PSY 1010 Unit IV Article Review

Dream Study Article Review

Columbia Southern University

Dream Study Article Review

If you have ever watched a scary movie right before bed, only to lie awake nervously avoiding closing your eyes for fear that you may have a bad dream, this next bit of information might interest you. “As the poet Edgar Allan Poe suggested, the line between being awake and being asleep can become blurry at times. What we see during the day can influence what we dream about at night” (Van Den Bulk, Cetin, Terzy, & Bushman, 2016). It is a common assumption of many theories on the origin of dreams that what we see during the day in the real world can influence our dreams at night (e.g., Nielsen & Powell, 1992; Schredl, 2003). If so, then the same question must also ask whether or not our dreams at night can affect how we behave when we’re awake.

In an article entitled “Violence, sex, and dreams: Violent and sexual media content infiltrate our dreams at night” the authors discuss the results of a study to determine whether dreams can affect the way people behave during day to day life, and whether the things people experience during their lives while they are awake can affect what their dreams are made of. The study involved 1,287 Turkish individuals between the ages of 10 and 60, with 600 of the participants being children of both sexes, and the other 687 comprising of adults, both male and female, from social networking sites. After carefully logging information from their personal lives including age, gender, mobile phone habits, television habits, and internet habits, among other things, the subjects were questioned about the number of dreams they had at night and of those how many were violent, sexual in nature, or both. After this information was collected, the subjects where participants in a controlled experiment in which some subjects where shown violent or sexual content prior to sleep. Once awake, the subjects were again asked whether their dreams consisted of violence or sexual content. The results were very telling. In both cases, the numbers grew substantially. While there was a large spike in violent dreams boys and men, the dreams with sexual content increased the most. However, while there was a very large hike in the number of dreams with sexual content in young men, the dreams of older men didn’t seem to be nearly as affected. The same stood true in women; while the number of women whose dreams contained sexual content did rise, it was the dreams containing violence that showed the most increase. The idea is that, in the long term, people who see violence might become violent themselves, and people who are exposed to sexually charged media may become more likely to be involved with sexually related incidents.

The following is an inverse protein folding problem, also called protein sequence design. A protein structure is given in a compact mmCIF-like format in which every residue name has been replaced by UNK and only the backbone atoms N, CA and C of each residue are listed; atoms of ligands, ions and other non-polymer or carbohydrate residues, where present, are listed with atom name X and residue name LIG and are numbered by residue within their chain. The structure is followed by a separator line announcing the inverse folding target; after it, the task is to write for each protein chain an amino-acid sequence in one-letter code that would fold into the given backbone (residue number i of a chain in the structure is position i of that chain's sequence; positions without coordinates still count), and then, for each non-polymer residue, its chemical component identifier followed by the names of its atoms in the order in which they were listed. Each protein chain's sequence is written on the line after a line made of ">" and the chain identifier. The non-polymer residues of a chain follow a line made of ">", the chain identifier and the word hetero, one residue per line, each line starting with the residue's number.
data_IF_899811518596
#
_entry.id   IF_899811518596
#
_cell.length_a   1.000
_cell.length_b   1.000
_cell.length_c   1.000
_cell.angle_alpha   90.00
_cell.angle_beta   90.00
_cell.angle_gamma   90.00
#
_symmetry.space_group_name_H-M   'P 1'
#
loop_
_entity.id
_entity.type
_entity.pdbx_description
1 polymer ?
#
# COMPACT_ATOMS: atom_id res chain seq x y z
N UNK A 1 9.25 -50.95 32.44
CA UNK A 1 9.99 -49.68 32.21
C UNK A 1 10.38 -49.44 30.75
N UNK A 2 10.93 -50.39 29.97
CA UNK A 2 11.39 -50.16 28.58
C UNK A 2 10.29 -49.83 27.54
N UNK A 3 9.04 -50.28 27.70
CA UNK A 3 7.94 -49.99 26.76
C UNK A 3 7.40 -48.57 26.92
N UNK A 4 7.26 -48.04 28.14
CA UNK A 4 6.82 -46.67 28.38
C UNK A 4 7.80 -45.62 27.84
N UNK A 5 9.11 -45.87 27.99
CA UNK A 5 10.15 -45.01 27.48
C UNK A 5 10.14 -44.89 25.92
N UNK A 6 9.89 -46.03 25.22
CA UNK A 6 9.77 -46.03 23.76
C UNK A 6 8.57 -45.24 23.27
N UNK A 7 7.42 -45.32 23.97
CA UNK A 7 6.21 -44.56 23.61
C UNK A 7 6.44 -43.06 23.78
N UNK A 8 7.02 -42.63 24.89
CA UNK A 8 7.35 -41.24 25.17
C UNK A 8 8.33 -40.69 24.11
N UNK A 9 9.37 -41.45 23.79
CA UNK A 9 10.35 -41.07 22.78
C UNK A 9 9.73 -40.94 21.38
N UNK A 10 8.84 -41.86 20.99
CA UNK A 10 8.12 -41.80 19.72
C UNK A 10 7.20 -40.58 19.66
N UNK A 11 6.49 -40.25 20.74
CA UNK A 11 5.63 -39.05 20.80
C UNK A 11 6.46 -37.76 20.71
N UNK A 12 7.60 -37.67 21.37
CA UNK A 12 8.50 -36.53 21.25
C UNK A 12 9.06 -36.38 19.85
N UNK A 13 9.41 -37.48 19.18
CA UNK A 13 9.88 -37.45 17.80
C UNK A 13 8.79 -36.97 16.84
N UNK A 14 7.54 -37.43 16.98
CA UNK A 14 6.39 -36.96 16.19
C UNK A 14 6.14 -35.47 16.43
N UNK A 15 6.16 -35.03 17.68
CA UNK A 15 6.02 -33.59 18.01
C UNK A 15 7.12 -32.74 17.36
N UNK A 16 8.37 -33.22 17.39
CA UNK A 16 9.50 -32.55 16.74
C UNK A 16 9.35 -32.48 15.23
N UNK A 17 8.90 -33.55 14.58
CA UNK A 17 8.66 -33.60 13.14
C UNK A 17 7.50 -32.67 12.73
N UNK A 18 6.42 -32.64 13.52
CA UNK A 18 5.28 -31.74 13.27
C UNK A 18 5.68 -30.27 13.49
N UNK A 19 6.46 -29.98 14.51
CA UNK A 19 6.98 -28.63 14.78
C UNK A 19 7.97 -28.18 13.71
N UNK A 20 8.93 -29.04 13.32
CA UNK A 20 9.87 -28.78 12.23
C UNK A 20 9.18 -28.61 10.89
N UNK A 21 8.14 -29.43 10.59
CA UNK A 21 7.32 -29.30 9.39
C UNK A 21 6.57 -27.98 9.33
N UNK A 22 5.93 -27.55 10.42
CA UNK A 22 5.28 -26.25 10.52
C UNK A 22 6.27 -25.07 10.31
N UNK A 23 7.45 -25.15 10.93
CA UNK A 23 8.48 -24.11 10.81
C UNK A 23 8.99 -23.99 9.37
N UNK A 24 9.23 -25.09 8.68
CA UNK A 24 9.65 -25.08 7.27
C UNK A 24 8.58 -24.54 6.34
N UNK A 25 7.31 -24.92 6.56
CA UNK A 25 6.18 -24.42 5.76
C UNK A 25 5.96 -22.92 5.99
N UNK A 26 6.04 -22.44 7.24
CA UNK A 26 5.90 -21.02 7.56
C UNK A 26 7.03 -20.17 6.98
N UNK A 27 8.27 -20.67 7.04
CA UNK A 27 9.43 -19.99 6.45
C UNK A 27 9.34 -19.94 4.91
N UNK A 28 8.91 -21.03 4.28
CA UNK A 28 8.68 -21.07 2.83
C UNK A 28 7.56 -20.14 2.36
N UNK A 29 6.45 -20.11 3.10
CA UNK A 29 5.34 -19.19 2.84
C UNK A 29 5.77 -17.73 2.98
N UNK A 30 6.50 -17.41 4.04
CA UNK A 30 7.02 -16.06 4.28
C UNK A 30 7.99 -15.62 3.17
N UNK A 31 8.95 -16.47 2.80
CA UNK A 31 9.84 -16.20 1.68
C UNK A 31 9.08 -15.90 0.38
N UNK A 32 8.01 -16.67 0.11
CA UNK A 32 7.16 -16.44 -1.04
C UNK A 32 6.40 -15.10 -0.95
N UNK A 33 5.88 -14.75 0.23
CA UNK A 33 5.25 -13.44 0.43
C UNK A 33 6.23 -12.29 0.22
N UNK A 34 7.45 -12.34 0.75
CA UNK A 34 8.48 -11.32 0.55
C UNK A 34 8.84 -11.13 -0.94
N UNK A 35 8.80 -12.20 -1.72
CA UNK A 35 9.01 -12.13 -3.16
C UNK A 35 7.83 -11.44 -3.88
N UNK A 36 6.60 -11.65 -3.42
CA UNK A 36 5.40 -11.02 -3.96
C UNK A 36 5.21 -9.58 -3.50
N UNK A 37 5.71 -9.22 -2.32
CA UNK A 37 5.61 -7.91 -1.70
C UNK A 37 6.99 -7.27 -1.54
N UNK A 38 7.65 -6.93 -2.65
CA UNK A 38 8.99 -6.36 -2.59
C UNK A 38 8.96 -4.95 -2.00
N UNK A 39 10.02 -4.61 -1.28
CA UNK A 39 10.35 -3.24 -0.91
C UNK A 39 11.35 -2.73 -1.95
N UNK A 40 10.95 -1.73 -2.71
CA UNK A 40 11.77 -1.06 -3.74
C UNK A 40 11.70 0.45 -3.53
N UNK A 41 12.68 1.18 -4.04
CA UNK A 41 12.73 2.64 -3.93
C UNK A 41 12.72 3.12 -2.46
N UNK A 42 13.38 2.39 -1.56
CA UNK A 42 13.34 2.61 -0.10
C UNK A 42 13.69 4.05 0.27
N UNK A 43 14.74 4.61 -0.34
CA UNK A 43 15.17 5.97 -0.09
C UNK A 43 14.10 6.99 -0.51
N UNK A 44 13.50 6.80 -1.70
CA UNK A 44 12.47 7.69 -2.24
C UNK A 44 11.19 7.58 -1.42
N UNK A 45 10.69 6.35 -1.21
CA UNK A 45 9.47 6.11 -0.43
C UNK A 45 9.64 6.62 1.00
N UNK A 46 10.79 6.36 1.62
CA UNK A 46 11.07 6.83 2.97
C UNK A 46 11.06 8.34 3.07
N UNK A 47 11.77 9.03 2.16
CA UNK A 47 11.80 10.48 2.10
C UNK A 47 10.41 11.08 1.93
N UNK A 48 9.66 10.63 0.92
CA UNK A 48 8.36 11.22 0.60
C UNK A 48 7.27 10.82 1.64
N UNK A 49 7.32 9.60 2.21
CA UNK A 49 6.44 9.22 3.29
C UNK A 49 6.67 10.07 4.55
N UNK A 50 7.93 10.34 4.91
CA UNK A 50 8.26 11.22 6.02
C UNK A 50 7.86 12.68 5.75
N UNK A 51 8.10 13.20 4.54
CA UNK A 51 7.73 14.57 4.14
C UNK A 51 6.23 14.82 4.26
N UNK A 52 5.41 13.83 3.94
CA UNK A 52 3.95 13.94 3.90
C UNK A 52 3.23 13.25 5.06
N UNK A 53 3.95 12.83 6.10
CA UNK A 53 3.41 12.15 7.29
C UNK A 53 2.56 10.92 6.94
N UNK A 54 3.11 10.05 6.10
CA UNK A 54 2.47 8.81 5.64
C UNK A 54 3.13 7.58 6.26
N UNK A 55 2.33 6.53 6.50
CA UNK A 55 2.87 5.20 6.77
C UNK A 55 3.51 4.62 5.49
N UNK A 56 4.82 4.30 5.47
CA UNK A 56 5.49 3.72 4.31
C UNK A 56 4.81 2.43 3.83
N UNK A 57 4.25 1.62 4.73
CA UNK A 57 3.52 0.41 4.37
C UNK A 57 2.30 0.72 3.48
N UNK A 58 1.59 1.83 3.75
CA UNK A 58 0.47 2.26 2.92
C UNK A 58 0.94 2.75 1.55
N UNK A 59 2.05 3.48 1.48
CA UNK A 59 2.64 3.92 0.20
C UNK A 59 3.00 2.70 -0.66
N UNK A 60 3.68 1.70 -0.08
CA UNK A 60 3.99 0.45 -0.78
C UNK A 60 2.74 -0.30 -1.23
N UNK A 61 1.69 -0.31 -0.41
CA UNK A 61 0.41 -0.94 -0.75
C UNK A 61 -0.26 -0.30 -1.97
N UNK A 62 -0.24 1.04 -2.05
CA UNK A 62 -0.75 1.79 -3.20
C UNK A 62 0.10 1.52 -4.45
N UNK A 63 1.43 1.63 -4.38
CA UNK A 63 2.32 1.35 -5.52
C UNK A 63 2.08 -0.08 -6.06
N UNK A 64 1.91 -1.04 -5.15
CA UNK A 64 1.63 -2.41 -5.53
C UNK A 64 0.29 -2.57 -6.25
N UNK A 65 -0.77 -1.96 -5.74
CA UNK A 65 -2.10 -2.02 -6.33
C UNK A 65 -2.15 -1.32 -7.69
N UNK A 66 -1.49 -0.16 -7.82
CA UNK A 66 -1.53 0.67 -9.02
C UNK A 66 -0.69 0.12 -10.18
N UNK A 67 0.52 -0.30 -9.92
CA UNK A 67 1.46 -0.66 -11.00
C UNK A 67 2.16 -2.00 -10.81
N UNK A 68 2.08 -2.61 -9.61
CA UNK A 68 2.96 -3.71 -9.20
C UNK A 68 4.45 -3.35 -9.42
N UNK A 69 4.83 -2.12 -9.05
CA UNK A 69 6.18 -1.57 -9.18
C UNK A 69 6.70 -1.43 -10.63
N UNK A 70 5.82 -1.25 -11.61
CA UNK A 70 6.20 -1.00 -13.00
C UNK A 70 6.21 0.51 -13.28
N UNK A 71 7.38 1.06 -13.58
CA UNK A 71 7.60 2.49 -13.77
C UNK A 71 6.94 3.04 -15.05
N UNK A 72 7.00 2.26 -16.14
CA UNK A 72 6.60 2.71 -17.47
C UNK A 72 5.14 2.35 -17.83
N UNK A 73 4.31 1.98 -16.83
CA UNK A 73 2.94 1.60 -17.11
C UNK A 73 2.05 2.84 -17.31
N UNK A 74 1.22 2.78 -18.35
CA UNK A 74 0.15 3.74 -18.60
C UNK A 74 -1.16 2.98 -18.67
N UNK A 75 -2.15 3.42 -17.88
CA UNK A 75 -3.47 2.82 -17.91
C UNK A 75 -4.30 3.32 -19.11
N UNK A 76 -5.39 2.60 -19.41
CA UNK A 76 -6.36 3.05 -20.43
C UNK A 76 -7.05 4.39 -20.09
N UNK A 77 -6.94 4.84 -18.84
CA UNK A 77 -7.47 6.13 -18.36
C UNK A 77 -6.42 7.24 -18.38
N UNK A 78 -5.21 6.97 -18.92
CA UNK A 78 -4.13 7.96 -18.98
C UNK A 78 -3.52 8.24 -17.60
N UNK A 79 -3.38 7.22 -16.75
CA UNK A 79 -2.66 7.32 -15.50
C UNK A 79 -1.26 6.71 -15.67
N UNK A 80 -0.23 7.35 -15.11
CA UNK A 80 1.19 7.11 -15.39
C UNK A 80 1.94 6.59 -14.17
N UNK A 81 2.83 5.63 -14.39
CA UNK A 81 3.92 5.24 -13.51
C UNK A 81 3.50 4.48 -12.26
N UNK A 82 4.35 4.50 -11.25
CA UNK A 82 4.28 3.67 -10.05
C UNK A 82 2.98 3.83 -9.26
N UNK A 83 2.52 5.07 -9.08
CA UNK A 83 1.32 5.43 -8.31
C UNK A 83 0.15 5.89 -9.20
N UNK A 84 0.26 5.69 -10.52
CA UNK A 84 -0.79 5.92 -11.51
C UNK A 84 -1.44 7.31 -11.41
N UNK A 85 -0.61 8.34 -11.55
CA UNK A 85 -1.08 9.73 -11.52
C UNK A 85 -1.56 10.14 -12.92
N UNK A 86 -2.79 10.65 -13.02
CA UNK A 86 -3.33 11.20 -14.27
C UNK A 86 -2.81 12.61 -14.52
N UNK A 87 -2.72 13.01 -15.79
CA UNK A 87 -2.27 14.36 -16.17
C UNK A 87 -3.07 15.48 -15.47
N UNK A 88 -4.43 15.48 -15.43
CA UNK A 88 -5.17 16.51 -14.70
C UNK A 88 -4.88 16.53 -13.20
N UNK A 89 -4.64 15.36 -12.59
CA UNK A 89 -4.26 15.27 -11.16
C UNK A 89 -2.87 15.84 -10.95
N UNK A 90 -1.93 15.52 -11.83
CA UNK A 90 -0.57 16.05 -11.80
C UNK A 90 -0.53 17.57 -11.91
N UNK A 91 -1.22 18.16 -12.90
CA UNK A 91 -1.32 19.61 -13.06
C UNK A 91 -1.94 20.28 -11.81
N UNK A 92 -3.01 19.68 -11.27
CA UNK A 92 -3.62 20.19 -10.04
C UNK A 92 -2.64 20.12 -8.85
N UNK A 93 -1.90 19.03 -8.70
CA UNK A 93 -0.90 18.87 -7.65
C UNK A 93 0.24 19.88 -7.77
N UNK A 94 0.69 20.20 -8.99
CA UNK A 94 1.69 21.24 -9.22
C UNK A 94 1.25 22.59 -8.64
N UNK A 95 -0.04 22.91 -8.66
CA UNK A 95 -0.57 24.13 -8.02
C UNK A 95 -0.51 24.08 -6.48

Since the study was conducted in Turkey and with Turkish subjects, one could assume that the cultural differences between them and another country such as the U.S. would be quite large. This study is based on environmental conditions, therefore, the results would expect to be somewhat different based on the fact that both sex and violence are far more harshly censored in Turkey. Daily exposure to sex and violence would most certainly change, one way or the other, the number of dreams and actions tied to the experiment. Also, the fact that Americans aren’t fearful of being judged or prosecuted for their answers, perhaps more Americans would admit to having such dreams. My assumption is that some Turkish subjects, no matter what the number is, chose not to answer truthfully, based on Turkeys very strict laws.